It should go without saying that when a business purchases any insurance policy – including, but not limited to, a commercial general liability (CGL) insurance policy – the business expects the policy to provide coverage for its line of business and the specific risks it faces. Cannabis-related businesses are no different. However, they must be especially vigilant to make sure that what an insurance company gives with “one hand” (the coverage grant), it does not take away with the “other” (an exclusion). Remarkably, marijuana-related exclusions may still be found in CGL and other insurance policies marketed and sold to businesses in the cannabis industry.
To better illustrate the concern, consider the following non-cannabis-related scenario: When purchasing insurance, a swimming pool manufacturer would, of course, want to make sure that its CGL policy will provide coverage in the event that a third-party sues the manufacturer for bodily injury allegedly arising out of the use of one of its swimming pools. Conversely, that manufacturer would not want to purchase a CGL policy that excludes coverage for any bodily injury arising out of the use of its swimming pools. While, in that latter situation, the CGL policy may still provide the manufacturer some coverage for certain, limited types of claims, the policy would not provide the manufacturer coverage for the real risks that it faces — that is, those arising out of the use of its swimming pools. Such coverage, therefore, would essentially be illusory coverage. In other words, it would be basically no coverage at all.
While, thankfully, there is no common “swimming pool exclusion” found in CGL or other policies sold to swimming pool manufacturers (or anyone else, for that matter), there can be marijuana-related exclusions in CGL and other policies marketed and/or sold to cannabis-related businesses. As a result of such an exclusion, a cannabis-related business could be left with essentially no coverage, or at least no meaningful coverage for the specific risks it faces – that is, marijuana-related risks.
For example, one insurer has sold a policy that includes a “Marijuana/Cannabis Products Exclusion” that modifies the commercial general liability coverage provided. That exclusion states, “This insurance does not apply to ‘bodily injury,’ ‘property damage’ and/or ‘personal and advertising injury’ arising out of the sale, consumption, use or the exposure to the consumption or use of ‘marijuana,’ ‘edible marijuana-infused product,’ ‘marijuana-infused product,’ ‘cannabis,’ or ‘cannabis containing product, or any material, substance or item containing tetrahydrocannabinol (THC)” (emphasis added).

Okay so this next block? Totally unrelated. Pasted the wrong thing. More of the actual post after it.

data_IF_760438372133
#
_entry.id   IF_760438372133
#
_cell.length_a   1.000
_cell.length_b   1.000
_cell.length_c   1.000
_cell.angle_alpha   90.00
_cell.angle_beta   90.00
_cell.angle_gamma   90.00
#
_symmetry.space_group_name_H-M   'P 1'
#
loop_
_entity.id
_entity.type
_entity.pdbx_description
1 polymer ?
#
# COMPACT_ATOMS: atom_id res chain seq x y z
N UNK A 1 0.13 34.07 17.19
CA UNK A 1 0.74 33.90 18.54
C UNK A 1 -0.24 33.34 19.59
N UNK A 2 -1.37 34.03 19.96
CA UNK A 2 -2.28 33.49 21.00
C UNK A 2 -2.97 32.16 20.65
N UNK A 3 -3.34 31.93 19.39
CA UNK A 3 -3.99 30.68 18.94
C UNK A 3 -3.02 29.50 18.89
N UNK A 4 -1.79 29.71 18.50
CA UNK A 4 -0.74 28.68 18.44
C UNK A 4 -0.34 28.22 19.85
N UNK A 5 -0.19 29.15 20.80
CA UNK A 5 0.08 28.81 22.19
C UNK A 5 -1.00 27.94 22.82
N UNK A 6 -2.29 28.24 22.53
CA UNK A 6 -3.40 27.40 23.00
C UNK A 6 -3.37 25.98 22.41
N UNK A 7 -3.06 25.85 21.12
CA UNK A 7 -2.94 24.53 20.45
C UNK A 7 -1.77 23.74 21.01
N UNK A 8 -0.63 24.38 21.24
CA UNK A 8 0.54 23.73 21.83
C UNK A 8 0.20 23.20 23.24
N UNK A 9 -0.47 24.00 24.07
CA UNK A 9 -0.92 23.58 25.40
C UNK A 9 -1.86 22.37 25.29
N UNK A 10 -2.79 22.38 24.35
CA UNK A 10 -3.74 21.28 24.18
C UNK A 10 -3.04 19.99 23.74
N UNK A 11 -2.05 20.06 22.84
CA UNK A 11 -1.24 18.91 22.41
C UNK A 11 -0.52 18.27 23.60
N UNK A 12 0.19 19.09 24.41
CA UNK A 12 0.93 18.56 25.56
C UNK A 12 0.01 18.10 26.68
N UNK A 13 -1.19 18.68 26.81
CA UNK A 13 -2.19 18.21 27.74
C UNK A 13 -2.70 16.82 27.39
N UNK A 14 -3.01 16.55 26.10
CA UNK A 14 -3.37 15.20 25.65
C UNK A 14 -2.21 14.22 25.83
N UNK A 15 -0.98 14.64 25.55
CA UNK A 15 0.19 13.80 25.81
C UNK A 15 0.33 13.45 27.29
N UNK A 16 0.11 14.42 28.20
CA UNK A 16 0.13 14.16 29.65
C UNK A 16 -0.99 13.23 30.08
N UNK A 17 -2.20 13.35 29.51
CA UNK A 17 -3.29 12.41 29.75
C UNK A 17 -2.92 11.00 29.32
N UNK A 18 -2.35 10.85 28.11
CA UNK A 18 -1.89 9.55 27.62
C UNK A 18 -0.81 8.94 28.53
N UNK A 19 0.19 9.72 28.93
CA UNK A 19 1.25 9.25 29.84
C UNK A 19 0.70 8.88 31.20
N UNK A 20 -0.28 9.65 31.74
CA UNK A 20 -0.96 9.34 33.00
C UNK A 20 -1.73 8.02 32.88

Another insurer markets to the cannabis industry a CGL policy that contains a similar exclusion, albeit under a different name – “Health Hazard” exclusion. That exclusion states that the “insurance does not apply to any claim or ‘suit’ for ‘bodily injury,’ ‘property damage’ or ‘personal and advertising injury’ arising directly or indirectly out of, related to, or, in any way involving the real or alleged emergence, contraction, contribution to, aggravation or exacerbation of any form of adverse health effect, impairment of health, abnormal condition or conditions, disorder, sickness, ailment, unhealthiness, symptom, disease, illness or malady of the human body as a result of the use, consumption or exposure to any product that is manufactured, sold, handled or distributed by, for or on behalf of any insured and includes any … Cannabis sativa, cannabis indicia, hemp or marijuana or any of their derivatives …” (emphasis added).
Pause there for a moment and ask yourself: Isn’t coverage for bodily injury or property damage arising out of the manufacture, sale, distribution, consumption, use, or exposure to marijuana precisely the coverage that a cannabis-related business would need and want? While CGL policies with exclusions such as those above may still provide some nominal coverage to the policyholder, they do not cover the most important risks and potential losses/claims faced by most cannabis-related businesses –, that is, risks, losses, and claims associated with the manufacture, sale, distribution, consumption, use, and exposure to marijuana.
As such, when purchasing insurance, reviewing coverage already in place, or “doing a deal” involving a cannabis-related business, CGL and other insurance policies must be carefully reviewed to ensure that they do not include marijuana-related exclusions that would render the coverage afforded by the policies all but illusory.